New Year’s is time for a ‘do-over’

Posted Dec. 26, 2008, at 9:16 p.m.

I’ve always been a fan of the “do-over.”

When something doesn’t turn out right the first time, you just do it over again.

When we were kids and the wrong person won the game — the wrong person, of course, being anyone but us — the wisest of us could always come up with a reason the first round wasn’t played right and convince the others that a “do-over” was the only fair resolution.

New Year’s is the granddaddy of the do-over. To hell with all the mistakes from 2008 — the thank-you notes you didn’t write, the exercise routine you didn’t maintain, the budget you didn’t stick to — you’ll get it right in 2009.

Now that the last leftover stuffed mushroom and meatball has been plucked from the fridge and the remnants of the last bit of fudge have been swept from the countertop, it’s time to face the year ahead.

My former colleague, Tom Weber, used to refer to us as the resolutioners.

According to every national poll going we resolutioners will vow to be 20 pounds thinner by this time next year. The routine-going gym rats will scowl at us in the coming days as we jam into the workout rooms and lengthen the lines for the most-sought-after equipment.

They’ll smugly talk among themselves, knowing full well that in a couple of weeks we’ll all be gone, our willpower as saggy and weak as our core muscles.

Stay strong! Don’t let the buff guy on the next elliptical machine intimidate you.

Should you decide to let the gym membership lapse, then perhaps it’s only because you are working so hard on resolution No. 2 — sticking to a budget.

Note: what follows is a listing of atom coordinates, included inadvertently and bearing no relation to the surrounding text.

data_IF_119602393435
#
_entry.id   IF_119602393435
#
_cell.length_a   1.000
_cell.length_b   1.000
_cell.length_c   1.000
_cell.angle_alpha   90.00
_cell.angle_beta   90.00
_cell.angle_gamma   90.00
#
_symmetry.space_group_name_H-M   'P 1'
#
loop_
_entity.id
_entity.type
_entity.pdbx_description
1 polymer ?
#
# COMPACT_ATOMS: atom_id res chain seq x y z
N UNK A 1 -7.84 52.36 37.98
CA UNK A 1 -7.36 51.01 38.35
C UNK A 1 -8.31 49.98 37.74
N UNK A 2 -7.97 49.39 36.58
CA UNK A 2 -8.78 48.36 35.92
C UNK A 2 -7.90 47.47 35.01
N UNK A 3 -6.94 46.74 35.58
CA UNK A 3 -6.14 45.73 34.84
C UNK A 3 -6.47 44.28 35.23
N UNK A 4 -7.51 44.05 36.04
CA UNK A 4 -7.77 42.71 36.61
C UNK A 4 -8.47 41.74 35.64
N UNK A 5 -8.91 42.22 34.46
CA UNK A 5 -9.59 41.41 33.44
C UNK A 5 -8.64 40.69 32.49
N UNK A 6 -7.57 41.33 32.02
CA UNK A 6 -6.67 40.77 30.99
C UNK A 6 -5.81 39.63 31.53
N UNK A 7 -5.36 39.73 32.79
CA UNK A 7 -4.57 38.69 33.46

Being more financially responsible is the second-most-popular New Year’s resolution.

That’s right. This year we really are going to bring our lunch to work every day, clip more coupons and scour the sale fliers. We’re going to avoid stops at convenience stores and make do with what we have until the next scheduled shopping day.

And if you should have to order out fast food a bit more it may simply be because you are so busy being committed to finally finding your real dream job. Up there in the top 10 on the resolution list is getting a new job. Of course, unemployment rates being what they are right now might make that a little difficult this year.

Anyone can understand that, can’t they?

When you think about it, perhaps we all spend just a bit too much time at work. After all, resolution No. 4 is spending more time with friends and family. What’s more important: work or spending time with our loved ones?

And should you find yourself dodging visits with Aunt Marie, it’s probably only because you are so committed to learning something new. No one is really going to want to hang around you if you have become so stale and uninteresting that you’re afraid to try something new and daring. Learning something new is No. 8 on the list.

But perhaps rather than worrying about yourself so much you should concentrate on bettering the lives of others. Spending more time volunteering comes in at No. 9.

If you’re having a hard time keeping all of this straight, then perhaps you should work on resolution No. 10 — getting organized.

Supposedly the Romans named January after Janus, the god of beginnings. Janus had two faces, one to look backward and one to look forward. He was considered the guardian of doors and entrances.

Hence the start of the season of resolutions.

So good luck to you as we all start this new year together. Perhaps you’ll be 20 pounds lighter, a bit more financially secure and a lot more enlightened.

If not, then stand back and simply insist on a “do-over” for 2010.

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